Escape: perhaps the most interesting to read about. How often do some (readers) dismiss (certain) books as merely “escapist” literature? Tolkien bashes this viewpoint, arguing that we would not fault the prisoner for daydreaming about the world beyond his cell walls; we recognize that the prisoner still understands the reality of the prison. Rather, by condemning Escape, we “…are confusing, not always by sincere error, the Escape of the Prisoner with the Flight of the Deserter” (paragraph 88).

Consolation, that is Consolation of the Happy Ending: Here Tolkien introduces a term he has coined, eucatastrophe*, as the exact opposite of catastrophe, that is, the sudden unexpected turn to the joy of the happy ending, which he calls the “highest function” of a fairy-story. (Note, Tolkien does not dismiss Tragedy as a valid vehicle for expression—he calls it the “true form of Drama.”) It is here, and in the following Epilogue, that Tolkien becomes most explicit regarding his faith, stating that the Gospels contain the “greatest and most complete conceivable eucatastrophe” (paragraph 104).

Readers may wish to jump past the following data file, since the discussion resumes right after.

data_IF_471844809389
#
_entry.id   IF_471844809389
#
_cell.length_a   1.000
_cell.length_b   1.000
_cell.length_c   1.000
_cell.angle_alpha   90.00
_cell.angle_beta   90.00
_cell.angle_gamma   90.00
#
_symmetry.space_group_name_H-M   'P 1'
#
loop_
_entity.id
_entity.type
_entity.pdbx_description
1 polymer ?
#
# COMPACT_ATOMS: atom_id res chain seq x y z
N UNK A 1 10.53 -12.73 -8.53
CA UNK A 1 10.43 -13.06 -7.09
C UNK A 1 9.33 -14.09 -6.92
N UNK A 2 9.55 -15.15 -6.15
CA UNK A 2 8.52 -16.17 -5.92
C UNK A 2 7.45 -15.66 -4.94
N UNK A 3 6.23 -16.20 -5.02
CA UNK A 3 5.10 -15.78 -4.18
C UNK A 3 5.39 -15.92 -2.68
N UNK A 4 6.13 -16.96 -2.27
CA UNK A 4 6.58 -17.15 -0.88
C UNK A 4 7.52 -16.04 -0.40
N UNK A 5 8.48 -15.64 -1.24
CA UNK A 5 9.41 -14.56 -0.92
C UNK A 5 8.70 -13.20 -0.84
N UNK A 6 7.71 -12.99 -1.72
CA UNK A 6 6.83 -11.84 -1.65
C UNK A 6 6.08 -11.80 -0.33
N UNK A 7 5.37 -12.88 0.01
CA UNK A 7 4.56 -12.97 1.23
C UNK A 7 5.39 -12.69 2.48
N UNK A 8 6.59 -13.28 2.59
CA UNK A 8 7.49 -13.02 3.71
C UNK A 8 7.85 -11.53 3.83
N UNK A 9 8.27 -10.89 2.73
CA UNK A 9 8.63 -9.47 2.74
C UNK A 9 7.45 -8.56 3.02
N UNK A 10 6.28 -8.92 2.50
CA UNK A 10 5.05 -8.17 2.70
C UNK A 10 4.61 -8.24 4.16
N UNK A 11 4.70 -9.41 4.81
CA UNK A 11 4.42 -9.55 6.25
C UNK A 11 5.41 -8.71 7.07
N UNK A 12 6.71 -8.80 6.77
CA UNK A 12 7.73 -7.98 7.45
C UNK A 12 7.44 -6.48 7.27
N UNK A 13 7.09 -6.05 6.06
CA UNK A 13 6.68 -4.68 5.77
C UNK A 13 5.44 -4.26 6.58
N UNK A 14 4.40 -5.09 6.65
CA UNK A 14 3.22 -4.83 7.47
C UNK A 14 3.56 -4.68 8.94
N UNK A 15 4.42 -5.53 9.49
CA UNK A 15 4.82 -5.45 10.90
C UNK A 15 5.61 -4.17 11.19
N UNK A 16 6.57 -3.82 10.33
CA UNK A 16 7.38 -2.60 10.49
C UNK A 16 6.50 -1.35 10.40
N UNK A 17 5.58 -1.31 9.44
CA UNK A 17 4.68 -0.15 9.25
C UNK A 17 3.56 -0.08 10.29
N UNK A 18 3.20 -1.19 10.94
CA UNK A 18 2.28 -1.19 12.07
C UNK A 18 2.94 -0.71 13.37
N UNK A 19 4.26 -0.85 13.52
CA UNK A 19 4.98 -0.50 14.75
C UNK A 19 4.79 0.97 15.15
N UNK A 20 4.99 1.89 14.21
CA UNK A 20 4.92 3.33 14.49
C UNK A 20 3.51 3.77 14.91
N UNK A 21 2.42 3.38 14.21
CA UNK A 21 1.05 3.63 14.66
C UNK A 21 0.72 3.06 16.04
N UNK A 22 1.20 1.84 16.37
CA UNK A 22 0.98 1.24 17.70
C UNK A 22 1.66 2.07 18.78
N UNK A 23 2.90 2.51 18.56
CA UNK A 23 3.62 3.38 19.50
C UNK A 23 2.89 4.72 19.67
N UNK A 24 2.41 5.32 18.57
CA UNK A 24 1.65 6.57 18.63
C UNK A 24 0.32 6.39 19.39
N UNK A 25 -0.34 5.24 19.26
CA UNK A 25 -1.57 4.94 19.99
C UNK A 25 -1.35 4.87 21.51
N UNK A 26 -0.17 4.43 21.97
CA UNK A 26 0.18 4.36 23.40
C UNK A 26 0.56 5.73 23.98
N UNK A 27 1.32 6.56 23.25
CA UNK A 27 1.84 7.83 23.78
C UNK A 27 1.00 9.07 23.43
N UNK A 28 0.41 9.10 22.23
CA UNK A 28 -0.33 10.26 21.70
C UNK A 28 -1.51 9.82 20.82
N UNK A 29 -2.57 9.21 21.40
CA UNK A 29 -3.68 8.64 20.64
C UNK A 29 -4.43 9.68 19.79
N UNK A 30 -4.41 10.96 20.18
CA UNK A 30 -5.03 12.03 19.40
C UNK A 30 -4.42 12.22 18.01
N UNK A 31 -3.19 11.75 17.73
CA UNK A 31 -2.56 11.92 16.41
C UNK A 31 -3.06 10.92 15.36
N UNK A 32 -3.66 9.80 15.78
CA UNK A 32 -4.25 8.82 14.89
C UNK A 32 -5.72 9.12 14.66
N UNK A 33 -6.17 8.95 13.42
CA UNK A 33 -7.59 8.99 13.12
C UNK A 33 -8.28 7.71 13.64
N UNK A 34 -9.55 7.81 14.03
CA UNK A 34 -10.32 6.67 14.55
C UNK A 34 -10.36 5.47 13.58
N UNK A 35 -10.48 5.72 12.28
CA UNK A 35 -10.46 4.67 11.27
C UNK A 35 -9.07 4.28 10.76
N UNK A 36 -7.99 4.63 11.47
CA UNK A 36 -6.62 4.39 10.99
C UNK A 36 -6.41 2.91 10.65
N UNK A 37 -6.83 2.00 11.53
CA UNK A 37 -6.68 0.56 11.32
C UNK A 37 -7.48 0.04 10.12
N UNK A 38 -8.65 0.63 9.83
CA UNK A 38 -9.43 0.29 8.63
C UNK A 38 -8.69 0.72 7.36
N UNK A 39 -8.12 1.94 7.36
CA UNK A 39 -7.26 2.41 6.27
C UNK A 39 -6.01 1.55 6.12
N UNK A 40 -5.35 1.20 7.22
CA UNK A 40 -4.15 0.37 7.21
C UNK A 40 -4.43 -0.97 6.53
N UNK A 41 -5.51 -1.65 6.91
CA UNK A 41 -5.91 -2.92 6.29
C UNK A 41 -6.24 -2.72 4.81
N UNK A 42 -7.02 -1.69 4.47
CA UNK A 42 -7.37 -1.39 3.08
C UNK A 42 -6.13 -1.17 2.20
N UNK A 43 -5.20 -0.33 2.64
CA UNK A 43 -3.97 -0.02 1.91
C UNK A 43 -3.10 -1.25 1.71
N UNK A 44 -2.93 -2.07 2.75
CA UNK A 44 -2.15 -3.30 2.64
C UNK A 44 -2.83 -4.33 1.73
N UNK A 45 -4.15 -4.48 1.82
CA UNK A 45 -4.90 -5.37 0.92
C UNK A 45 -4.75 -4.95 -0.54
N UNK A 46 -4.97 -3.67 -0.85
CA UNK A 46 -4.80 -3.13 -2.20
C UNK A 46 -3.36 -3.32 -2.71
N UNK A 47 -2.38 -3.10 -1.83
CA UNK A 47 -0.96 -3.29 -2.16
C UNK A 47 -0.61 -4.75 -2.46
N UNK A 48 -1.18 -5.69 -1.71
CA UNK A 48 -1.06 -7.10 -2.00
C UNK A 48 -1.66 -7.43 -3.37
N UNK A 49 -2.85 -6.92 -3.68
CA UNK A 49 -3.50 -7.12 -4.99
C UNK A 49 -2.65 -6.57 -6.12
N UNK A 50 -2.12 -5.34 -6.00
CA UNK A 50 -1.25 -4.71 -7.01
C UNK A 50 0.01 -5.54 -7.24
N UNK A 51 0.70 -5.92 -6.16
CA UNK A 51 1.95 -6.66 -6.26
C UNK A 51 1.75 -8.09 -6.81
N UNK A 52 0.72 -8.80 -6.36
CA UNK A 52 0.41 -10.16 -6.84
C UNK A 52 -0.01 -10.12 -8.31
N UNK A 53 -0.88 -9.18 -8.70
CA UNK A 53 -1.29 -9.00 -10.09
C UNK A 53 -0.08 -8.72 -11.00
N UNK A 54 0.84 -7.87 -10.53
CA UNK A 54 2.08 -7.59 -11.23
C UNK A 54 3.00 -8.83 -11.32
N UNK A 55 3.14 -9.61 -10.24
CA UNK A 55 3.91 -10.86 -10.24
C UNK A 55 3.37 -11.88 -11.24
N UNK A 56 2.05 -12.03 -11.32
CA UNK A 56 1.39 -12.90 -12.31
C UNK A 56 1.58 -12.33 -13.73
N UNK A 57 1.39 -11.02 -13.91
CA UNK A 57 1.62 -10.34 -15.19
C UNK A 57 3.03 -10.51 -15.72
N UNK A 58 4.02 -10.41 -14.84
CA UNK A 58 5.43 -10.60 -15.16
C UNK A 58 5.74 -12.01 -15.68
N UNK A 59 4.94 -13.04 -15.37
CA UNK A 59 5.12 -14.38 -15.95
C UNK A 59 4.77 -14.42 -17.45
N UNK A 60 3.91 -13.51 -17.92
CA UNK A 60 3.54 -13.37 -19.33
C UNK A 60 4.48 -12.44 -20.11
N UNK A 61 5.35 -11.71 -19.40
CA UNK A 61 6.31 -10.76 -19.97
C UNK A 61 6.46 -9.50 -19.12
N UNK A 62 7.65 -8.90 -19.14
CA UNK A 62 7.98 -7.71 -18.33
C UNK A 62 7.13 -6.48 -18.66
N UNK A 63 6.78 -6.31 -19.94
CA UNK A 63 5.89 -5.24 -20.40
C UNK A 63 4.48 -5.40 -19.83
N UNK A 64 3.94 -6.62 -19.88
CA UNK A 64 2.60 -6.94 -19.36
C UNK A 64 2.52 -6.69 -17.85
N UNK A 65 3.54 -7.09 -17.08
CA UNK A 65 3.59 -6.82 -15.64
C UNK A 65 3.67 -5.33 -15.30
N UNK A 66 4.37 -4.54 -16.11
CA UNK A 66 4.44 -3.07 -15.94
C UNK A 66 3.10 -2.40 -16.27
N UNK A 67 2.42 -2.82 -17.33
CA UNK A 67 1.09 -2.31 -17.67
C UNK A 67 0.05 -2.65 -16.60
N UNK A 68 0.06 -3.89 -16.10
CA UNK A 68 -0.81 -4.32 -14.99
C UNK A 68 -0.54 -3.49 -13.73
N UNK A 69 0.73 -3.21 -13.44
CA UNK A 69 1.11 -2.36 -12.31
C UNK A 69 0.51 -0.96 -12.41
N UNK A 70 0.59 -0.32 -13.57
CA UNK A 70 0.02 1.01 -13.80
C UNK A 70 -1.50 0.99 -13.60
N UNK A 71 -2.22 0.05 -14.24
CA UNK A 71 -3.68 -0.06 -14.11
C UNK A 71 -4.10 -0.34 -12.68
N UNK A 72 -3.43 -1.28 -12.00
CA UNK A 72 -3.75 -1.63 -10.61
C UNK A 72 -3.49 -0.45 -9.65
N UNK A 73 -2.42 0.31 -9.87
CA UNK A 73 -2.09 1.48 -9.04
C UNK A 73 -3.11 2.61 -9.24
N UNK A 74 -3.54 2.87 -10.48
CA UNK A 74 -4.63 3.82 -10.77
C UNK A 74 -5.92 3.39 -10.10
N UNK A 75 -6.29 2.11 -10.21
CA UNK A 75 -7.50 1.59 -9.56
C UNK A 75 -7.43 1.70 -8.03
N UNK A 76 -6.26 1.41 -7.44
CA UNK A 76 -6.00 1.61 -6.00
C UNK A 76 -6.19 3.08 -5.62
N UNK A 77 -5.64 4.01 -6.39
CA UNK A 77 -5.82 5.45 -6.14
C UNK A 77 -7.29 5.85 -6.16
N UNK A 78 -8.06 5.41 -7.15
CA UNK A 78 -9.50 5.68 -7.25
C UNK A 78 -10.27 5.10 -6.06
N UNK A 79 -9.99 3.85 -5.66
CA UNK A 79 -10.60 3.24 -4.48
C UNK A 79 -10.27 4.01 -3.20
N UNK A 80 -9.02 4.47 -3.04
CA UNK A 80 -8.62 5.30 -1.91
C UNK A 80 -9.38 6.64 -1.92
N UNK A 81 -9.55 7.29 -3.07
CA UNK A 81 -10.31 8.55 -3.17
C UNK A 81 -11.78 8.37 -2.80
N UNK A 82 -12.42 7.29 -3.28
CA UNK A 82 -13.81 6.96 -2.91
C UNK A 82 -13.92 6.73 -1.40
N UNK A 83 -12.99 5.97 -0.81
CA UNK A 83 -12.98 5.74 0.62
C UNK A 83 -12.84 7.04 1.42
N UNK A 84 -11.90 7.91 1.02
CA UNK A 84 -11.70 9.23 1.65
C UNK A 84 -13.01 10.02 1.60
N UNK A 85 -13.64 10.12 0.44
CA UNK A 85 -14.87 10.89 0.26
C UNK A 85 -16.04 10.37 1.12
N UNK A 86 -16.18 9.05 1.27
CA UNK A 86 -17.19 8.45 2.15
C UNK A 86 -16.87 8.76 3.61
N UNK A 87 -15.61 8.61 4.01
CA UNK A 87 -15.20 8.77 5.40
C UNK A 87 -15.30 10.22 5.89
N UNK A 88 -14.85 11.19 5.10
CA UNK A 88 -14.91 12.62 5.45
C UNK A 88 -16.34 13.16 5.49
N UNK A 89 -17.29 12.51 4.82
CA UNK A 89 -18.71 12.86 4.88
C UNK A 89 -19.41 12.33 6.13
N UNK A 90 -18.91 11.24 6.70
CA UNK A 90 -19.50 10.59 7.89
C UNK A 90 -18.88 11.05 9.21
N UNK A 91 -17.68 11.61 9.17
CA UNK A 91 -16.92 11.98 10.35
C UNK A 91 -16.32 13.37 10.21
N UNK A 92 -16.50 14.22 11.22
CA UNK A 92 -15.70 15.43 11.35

I found this a very interesting read, especially in light of the “genre vs. literary wars” that seem to pop up periodically. It is even more interesting in light of Tolkien’s own works: his later works reflect the ideas articulated in this essay. Also interesting to note, Tolkien considered The Hobbit and The Lord of the Rings fairy-stories. This essay does suggest a possible interchangeable use of “fairy-story” with “fantasy,” although I can’t recall ever seeing any contemporary example of such usage.

This is my first (!) completed read for Carl’s Once Upon a Time VI, and a most interesting read, if a bit academic. I might have had it (and this post) finished earlier, but I was a bit distracted by Kent State’s (my alma mater) baseball program: after last night’s exciting win, they’re headed to their first ever College World Series in Omaha! Go Flashes!

*(Greek eu = “good” + catastrophe> Greek kata = “down” + strephein = “to turn”)

A note on the text: “On Fairy-stories” is available in the collections Tree and Leaf (1964, 1988) and The Monsters and the Critics (1983). The edition I read, Tolkien On Fairy-stories: Expanded Edition, with Commentary and Notes (2008), contains the essay with editors’ commentary, as well as additional items of more scholarly interest. It’s more difficult to find (I was able to request my copy through my local library’s participation in a state-wide network), but the editors’ commentary is highly valuable in clarifying unfamiliar references.